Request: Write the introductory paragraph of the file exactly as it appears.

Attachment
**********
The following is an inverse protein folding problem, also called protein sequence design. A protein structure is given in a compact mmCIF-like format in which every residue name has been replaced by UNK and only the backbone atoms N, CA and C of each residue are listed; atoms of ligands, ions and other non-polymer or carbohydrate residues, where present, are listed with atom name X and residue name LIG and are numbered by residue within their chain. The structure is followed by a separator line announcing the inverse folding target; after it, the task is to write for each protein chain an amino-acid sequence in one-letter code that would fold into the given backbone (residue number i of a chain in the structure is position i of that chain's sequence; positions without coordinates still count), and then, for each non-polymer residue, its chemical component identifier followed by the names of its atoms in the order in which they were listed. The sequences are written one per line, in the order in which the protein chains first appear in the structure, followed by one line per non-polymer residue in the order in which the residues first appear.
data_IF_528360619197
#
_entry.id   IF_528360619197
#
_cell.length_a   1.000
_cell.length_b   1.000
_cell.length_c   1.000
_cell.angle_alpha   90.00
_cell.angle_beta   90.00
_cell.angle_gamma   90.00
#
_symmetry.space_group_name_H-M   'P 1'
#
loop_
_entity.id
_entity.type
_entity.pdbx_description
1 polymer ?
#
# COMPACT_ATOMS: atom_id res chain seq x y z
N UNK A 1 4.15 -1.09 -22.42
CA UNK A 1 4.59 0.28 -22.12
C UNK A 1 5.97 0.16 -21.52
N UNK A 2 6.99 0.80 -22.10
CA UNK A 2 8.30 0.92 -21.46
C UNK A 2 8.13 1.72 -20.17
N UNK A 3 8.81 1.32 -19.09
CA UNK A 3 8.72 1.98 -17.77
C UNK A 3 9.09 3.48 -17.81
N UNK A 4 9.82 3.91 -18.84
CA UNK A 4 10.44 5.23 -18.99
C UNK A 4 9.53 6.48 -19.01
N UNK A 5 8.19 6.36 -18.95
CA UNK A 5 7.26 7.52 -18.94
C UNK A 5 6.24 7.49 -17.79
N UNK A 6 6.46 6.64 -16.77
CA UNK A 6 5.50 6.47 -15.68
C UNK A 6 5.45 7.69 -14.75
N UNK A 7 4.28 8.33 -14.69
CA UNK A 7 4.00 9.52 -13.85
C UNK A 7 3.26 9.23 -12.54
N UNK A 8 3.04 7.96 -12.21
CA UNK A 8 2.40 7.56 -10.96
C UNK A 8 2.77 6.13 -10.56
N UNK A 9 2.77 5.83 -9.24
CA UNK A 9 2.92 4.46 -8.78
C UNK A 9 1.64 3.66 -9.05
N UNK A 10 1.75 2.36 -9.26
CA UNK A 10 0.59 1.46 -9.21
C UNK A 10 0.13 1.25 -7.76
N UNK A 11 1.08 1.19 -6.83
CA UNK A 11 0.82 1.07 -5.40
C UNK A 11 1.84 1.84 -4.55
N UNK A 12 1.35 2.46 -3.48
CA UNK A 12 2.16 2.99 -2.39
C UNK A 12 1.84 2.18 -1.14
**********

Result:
The following is an inverse protein folding problem, also called protein sequence design. A protein structure is given in a compact mmCIF-like format in which every residue name has been replaced by UNK and only the backbone atoms N, CA and C of each residue are listed; atoms of ligands, ions and other non-polymer or carbohydrate residues, where present, are listed with atom name X and residue name LIG and are numbered by residue within their chain. The structure is followed by a separator line announcing the inverse folding target; after it, the task is to write for each protein chain an amino-acid sequence in one-letter code that would fold into the given backbone (residue number i of a chain in the structure is position i of that chain's sequence; positions without coordinates still count), and then, for each non-polymer residue, its chemical component identifier followed by the names of its atoms in the order in which they were listed. The sequences are written one per line, in the order in which the protein chains first appear in the structure, followed by one line per non-polymer residue in the order in which the residues first appear.